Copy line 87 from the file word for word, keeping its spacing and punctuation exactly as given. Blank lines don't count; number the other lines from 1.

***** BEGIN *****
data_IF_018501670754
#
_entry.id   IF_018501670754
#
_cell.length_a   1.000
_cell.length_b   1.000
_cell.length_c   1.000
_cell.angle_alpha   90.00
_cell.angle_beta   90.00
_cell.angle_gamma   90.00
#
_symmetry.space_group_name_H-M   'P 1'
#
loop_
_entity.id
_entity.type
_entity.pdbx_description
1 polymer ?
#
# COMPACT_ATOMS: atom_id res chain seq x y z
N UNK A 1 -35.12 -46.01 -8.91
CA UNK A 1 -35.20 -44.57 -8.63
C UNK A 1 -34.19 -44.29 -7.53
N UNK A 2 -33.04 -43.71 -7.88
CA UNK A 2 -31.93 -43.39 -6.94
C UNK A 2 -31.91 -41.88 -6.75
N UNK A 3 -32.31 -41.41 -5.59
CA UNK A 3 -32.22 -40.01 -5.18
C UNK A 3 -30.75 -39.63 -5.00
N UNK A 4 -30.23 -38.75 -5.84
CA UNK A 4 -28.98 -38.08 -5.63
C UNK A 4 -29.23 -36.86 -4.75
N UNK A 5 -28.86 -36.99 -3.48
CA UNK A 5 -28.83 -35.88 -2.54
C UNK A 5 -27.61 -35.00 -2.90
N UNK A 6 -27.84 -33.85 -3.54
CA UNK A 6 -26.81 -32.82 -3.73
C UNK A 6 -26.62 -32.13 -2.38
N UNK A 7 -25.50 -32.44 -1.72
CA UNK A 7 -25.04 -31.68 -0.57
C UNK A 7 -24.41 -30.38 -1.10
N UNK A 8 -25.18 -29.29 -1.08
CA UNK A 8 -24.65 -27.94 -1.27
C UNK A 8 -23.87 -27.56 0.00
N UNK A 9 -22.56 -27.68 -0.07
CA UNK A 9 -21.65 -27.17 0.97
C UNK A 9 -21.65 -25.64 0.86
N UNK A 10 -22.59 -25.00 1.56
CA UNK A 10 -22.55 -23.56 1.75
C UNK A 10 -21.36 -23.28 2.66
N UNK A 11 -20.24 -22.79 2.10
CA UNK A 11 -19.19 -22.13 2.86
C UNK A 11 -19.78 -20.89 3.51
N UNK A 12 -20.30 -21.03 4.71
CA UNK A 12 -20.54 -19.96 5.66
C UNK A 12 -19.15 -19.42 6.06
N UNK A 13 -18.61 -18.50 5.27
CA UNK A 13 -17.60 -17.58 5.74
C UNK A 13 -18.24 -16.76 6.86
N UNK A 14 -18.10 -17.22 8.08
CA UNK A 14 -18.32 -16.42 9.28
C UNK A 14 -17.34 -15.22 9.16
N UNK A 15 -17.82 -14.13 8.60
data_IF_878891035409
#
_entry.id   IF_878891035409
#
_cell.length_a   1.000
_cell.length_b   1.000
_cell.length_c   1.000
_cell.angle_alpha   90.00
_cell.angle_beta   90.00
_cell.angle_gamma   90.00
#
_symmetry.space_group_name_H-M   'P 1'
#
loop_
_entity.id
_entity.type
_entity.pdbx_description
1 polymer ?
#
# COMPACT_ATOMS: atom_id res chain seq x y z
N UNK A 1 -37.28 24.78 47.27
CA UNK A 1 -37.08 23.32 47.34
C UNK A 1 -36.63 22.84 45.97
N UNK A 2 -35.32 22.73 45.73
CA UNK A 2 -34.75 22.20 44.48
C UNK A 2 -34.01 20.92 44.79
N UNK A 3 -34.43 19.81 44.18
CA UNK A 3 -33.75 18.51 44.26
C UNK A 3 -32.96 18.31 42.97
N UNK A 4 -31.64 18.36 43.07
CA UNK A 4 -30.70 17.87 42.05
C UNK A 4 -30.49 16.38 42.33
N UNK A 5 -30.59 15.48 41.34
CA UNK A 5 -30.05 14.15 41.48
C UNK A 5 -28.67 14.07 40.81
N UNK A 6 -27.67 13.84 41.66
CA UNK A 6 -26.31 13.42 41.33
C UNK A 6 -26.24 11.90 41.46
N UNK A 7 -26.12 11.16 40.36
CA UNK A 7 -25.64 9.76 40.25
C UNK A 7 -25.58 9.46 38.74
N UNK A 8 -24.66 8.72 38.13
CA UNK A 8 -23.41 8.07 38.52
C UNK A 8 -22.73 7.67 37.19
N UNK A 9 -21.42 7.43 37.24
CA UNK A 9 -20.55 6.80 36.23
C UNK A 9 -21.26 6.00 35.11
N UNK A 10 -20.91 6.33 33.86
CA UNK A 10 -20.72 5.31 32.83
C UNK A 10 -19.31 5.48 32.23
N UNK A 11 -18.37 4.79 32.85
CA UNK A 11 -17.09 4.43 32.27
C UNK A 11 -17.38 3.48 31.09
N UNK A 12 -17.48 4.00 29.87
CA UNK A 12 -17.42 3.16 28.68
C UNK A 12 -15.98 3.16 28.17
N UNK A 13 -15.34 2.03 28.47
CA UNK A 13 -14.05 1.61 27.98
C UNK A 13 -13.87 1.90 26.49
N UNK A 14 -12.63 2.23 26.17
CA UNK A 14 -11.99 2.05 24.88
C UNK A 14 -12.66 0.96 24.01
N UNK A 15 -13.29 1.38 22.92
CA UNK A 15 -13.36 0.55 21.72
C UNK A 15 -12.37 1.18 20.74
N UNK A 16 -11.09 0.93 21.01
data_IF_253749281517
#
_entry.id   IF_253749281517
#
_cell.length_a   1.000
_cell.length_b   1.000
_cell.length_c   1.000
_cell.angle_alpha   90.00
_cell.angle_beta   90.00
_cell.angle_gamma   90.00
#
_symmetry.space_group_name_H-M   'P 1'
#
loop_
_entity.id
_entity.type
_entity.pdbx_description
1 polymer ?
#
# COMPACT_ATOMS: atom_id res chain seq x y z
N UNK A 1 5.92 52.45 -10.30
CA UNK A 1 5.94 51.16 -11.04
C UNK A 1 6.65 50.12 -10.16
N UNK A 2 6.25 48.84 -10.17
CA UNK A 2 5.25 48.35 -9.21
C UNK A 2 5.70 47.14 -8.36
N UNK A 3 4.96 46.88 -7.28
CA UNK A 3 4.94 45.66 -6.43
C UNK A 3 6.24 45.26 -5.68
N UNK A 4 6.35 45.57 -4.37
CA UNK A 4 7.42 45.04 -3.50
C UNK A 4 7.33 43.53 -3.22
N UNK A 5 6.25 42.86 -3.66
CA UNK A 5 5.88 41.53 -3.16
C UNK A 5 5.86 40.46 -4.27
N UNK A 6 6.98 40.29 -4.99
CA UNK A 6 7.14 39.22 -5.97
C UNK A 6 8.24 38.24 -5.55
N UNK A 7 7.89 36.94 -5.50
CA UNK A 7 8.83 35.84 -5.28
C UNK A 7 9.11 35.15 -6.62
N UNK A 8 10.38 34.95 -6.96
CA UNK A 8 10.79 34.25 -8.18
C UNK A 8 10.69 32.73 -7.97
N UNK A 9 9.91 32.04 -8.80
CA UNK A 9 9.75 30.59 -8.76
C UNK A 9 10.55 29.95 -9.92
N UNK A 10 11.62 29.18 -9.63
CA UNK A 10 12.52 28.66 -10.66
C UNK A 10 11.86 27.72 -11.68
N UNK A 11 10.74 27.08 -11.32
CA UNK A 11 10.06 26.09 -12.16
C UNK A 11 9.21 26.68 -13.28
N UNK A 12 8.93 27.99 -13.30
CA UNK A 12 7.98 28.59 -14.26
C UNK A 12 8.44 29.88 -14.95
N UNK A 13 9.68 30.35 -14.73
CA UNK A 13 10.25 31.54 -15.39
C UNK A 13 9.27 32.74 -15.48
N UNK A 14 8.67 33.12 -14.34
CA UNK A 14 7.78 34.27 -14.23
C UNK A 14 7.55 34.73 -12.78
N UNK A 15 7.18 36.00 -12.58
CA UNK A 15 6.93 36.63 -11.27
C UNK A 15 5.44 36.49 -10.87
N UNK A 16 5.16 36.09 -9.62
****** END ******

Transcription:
N UNK A 2 -35.32 22.73 45.73